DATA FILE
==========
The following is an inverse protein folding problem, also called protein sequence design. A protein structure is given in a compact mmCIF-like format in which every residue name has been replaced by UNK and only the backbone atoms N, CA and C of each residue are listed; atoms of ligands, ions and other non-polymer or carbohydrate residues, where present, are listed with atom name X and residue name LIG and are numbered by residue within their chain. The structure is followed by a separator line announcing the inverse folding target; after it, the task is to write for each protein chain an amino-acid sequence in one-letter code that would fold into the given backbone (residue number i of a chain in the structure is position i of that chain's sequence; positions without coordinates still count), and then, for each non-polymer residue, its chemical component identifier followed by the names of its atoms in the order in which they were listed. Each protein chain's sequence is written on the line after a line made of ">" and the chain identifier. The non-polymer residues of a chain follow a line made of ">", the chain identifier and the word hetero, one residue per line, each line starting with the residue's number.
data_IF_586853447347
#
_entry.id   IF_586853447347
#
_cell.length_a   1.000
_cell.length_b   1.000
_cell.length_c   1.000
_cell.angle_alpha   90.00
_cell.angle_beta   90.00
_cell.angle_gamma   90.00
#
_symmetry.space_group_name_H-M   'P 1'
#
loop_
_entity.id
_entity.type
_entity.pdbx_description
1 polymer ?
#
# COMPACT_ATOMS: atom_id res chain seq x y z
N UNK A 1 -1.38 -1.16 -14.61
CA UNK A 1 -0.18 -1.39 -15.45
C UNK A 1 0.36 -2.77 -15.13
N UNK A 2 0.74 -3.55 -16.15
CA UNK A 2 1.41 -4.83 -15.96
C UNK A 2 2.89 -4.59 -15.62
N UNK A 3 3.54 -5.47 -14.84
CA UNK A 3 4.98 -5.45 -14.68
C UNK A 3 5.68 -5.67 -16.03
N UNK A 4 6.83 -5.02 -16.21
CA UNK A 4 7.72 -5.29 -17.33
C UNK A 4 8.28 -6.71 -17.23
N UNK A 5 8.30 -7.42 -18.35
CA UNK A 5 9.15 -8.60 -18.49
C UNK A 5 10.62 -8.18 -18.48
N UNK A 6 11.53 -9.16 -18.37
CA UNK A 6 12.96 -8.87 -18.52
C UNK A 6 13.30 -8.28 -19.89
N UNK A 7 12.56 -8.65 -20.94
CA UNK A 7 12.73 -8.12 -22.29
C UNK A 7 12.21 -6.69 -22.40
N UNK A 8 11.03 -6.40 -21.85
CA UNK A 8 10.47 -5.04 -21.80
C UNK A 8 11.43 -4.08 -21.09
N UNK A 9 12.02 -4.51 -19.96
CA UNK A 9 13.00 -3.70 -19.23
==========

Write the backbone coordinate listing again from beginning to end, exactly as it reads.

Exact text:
The following is an inverse protein folding problem, also called protein sequence design. A protein structure is given in a compact mmCIF-like format in which every residue name has been replaced by UNK and only the backbone atoms N, CA and C of each residue are listed; atoms of ligands, ions and other non-polymer or carbohydrate residues, where present, are listed with atom name X and residue name LIG and are numbered by residue within their chain. The structure is followed by a separator line announcing the inverse folding target; after it, the task is to write for each protein chain an amino-acid sequence in one-letter code that would fold into the given backbone (residue number i of a chain in the structure is position i of that chain's sequence; positions without coordinates still count), and then, for each non-polymer residue, its chemical component identifier followed by the names of its atoms in the order in which they were listed. Each protein chain's sequence is written on the line after a line made of ">" and the chain identifier. The non-polymer residues of a chain follow a line made of ">", the chain identifier and the word hetero, one residue per line, each line starting with the residue's number.
data_IF_586853447347
#
_entry.id   IF_586853447347
#
_cell.length_a   1.000
_cell.length_b   1.000
_cell.length_c   1.000
_cell.angle_alpha   90.00
_cell.angle_beta   90.00
_cell.angle_gamma   90.00
#
_symmetry.space_group_name_H-M   'P 1'
#
loop_
_entity.id
_entity.type
_entity.pdbx_description
1 polymer ?
#
# COMPACT_ATOMS: atom_id res chain seq x y z
N UNK A 1 -1.38 -1.16 -14.61
CA UNK A 1 -0.18 -1.39 -15.45
C UNK A 1 0.36 -2.77 -15.13
N UNK A 2 0.74 -3.55 -16.15
CA UNK A 2 1.41 -4.83 -15.96
C UNK A 2 2.89 -4.59 -15.62
N UNK A 3 3.54 -5.47 -14.84
CA UNK A 3 4.98 -5.45 -14.68
C UNK A 3 5.68 -5.67 -16.03
N UNK A 4 6.83 -5.02 -16.21
CA UNK A 4 7.72 -5.29 -17.33
C UNK A 4 8.28 -6.71 -17.23
N UNK A 5 8.30 -7.42 -18.35
CA UNK A 5 9.15 -8.60 -18.49
C UNK A 5 10.62 -8.18 -18.48
N UNK A 6 11.53 -9.16 -18.37
CA UNK A 6 12.96 -8.87 -18.52
C UNK A 6 13.30 -8.28 -19.89
N UNK A 7 12.56 -8.65 -20.94
CA UNK A 7 12.73 -8.12 -22.29
C UNK A 7 12.21 -6.69 -22.40
N UNK A 8 11.03 -6.40 -21.85
CA UNK A 8 10.47 -5.04 -21.80
C UNK A 8 11.43 -4.08 -21.09
N UNK A 9 12.02 -4.51 -19.96
CA UNK A 9 13.00 -3.70 -19.23